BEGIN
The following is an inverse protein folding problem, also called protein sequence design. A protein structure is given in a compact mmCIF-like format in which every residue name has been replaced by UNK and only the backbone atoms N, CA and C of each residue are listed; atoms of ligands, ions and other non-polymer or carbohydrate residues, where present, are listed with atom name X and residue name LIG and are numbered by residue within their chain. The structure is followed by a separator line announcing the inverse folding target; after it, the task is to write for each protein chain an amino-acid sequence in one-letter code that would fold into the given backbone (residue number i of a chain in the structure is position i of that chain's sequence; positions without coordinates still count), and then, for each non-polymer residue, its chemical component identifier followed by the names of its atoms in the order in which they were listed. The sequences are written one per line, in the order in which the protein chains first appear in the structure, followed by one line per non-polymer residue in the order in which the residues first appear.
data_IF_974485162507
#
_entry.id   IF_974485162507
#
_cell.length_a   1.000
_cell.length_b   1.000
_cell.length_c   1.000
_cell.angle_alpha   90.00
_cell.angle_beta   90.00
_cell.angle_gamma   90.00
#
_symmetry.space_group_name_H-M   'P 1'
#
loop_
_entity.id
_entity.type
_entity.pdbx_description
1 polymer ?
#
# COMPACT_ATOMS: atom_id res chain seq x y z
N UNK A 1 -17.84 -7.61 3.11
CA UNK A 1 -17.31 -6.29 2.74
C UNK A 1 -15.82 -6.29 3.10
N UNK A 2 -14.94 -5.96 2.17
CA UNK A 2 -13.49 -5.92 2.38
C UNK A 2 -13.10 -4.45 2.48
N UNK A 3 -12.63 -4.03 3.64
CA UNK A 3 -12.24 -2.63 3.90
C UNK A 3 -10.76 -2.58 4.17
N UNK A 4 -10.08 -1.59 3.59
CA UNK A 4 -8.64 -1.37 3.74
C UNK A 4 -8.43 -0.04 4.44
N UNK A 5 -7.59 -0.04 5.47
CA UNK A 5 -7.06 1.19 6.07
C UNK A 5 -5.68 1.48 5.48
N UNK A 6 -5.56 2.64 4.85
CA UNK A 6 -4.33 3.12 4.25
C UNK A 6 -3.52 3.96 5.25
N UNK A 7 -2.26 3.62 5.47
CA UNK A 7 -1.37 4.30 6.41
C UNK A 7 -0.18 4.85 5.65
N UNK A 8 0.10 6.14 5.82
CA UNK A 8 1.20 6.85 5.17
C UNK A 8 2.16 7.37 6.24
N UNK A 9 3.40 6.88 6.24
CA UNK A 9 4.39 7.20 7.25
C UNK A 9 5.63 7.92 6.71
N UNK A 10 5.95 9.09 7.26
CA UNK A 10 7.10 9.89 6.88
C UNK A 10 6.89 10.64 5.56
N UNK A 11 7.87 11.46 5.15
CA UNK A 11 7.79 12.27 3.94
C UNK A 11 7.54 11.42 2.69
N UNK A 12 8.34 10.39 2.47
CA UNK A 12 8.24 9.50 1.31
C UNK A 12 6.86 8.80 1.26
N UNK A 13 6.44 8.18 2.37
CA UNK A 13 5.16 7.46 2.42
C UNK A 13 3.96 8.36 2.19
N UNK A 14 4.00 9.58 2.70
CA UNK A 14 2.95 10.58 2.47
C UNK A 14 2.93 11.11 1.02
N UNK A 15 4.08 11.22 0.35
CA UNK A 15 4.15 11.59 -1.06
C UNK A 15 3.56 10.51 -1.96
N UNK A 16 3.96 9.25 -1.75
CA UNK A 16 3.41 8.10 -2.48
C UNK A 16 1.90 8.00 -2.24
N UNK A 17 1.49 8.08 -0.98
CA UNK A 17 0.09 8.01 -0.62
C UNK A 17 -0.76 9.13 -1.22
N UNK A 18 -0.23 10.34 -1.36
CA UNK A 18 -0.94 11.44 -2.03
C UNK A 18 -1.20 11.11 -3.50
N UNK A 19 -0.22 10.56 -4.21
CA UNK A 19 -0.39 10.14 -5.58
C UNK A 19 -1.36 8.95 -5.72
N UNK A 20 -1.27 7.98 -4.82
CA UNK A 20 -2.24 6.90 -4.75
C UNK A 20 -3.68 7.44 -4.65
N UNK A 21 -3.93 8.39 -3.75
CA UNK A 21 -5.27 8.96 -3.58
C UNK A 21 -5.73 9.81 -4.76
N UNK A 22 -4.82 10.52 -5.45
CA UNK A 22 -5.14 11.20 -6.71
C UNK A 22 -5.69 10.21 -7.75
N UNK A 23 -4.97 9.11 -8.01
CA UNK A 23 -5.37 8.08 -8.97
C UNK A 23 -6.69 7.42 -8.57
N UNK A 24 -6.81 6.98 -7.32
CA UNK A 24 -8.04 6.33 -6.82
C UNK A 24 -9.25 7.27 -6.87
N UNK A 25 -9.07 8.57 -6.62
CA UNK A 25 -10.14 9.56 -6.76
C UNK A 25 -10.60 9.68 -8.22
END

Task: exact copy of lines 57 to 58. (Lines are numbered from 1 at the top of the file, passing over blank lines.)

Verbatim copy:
C UNK A 12 6.86 8.80 1.26
N UNK A 13 6.44 8.18 2.37